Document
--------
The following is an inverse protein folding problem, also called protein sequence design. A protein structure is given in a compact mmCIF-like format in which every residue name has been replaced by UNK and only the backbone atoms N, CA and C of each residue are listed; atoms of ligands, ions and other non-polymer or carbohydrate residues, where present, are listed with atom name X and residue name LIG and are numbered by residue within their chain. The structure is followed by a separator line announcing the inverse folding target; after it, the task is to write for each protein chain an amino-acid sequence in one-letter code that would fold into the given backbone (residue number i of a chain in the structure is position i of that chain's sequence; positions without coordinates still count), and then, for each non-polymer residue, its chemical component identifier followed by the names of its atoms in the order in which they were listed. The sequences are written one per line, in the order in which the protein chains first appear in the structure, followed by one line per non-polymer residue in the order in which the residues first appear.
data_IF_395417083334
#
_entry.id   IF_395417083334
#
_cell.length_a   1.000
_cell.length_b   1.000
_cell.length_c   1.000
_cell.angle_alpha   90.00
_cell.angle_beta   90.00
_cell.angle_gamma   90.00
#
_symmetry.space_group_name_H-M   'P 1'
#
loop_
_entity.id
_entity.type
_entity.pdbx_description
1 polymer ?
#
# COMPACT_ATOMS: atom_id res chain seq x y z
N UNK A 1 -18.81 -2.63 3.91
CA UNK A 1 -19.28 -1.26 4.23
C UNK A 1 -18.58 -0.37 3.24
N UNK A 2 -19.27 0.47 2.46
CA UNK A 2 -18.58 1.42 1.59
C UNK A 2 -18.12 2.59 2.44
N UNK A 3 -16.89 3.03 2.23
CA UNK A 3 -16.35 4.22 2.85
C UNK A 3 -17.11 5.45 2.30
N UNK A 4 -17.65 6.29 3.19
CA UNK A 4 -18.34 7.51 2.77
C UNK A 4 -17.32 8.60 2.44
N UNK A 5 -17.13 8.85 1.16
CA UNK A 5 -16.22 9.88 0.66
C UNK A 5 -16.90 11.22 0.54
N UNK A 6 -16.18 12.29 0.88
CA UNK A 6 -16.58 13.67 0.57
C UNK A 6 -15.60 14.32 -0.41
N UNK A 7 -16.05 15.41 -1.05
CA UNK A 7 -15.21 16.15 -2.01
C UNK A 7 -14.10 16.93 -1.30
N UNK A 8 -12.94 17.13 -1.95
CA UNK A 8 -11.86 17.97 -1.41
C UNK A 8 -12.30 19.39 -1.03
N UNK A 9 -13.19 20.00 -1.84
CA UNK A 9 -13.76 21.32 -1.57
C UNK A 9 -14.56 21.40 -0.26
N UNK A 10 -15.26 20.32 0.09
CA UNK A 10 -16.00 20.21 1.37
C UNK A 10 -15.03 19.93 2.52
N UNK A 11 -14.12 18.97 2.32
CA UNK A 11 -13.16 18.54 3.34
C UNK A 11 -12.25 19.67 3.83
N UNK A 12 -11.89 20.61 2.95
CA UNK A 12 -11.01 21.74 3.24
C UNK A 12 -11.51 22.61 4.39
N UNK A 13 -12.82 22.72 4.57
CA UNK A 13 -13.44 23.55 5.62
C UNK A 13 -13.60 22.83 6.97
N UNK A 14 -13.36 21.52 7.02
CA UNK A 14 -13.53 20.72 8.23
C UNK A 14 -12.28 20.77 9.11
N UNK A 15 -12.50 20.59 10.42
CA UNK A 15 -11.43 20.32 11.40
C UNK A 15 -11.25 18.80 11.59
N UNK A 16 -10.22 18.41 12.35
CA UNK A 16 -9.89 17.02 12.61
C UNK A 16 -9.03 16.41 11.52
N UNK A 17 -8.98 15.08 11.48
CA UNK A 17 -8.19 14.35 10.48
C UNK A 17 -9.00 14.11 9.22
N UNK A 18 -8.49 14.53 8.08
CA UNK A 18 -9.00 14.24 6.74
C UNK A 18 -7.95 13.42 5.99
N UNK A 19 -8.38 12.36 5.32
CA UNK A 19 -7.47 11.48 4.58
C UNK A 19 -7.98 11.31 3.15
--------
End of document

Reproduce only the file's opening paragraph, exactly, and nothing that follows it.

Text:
The following is an inverse protein folding problem, also called protein sequence design. A protein structure is given in a compact mmCIF-like format in which every residue name has been replaced by UNK and only the backbone atoms N, CA and C of each residue are listed; atoms of ligands, ions and other non-polymer or carbohydrate residues, where present, are listed with atom name X and residue name LIG and are numbered by residue within their chain. The structure is followed by a separator line announcing the inverse folding target; after it, the task is to write for each protein chain an amino-acid sequence in one-letter code that would fold into the given backbone (residue number i of a chain in the structure is position i of that chain's sequence; positions without coordinates still count), and then, for each non-polymer residue, its chemical component identifier followed by the names of its atoms in the order in which they were listed. The sequences are written one per line, in the order in which the protein chains first appear in the structure, followed by one line per non-polymer residue in the order in which the residues first appear.